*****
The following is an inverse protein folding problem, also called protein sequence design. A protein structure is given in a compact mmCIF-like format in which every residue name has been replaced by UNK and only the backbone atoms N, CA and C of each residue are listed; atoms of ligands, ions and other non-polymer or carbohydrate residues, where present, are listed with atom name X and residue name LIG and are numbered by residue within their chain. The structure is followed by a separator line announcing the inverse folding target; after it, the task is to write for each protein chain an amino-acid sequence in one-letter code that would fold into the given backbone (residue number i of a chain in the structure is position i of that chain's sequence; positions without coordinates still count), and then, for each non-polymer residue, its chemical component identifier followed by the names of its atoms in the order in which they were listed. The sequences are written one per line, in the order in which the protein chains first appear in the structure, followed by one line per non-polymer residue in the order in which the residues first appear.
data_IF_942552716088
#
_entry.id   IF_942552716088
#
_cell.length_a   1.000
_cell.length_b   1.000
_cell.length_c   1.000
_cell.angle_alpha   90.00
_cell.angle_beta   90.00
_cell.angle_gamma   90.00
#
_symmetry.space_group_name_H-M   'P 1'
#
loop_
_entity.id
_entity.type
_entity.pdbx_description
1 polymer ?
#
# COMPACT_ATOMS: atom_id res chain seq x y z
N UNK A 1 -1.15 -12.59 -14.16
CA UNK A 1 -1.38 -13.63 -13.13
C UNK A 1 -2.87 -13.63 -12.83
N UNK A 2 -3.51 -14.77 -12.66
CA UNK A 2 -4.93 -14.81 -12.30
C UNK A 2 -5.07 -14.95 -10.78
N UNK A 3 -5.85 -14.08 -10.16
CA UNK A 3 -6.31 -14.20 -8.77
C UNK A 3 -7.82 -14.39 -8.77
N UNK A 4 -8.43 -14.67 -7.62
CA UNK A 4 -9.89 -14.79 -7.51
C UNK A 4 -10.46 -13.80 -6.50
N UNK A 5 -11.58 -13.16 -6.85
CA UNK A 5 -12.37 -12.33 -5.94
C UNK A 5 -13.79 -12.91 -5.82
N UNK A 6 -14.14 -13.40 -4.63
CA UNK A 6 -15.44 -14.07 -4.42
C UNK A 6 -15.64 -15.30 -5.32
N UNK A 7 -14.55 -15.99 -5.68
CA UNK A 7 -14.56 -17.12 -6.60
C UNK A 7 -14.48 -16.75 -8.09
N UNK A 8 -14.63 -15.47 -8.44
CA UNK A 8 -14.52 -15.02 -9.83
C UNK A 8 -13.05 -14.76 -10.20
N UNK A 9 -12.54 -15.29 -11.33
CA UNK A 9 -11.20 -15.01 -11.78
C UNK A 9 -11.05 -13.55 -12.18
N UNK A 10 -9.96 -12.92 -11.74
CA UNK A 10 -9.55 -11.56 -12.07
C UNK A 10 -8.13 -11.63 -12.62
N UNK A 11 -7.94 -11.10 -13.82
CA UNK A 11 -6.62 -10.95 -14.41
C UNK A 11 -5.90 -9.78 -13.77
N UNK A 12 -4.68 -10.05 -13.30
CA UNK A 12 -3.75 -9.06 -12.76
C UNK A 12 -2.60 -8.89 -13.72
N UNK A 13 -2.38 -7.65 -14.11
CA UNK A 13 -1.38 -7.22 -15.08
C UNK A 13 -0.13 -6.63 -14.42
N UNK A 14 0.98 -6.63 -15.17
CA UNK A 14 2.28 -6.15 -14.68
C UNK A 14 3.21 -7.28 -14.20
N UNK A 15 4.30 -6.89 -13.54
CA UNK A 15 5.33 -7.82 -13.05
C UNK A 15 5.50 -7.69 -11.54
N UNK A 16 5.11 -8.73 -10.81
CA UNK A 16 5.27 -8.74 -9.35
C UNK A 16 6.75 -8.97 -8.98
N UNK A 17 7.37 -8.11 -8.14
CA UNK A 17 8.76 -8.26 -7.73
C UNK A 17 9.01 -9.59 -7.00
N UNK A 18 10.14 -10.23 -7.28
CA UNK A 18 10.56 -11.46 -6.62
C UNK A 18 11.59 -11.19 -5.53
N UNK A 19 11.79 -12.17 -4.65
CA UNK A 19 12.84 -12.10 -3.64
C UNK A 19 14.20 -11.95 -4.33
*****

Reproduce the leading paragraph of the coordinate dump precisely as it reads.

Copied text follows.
The following is an inverse protein folding problem, also called protein sequence design. A protein structure is given in a compact mmCIF-like format in which every residue name has been replaced by UNK and only the backbone atoms N, CA and C of each residue are listed; atoms of ligands, ions and other non-polymer or carbohydrate residues, where present, are listed with atom name X and residue name LIG and are numbered by residue within their chain. The structure is followed by a separator line announcing the inverse folding target; after it, the task is to write for each protein chain an amino-acid sequence in one-letter code that would fold into the given backbone (residue number i of a chain in the structure is position i of that chain's sequence; positions without coordinates still count), and then, for each non-polymer residue, its chemical component identifier followed by the names of its atoms in the order in which they were listed. The sequences are written one per line, in the order in which the protein chains first appear in the structure, followed by one line per non-polymer residue in the order in which the residues first appear.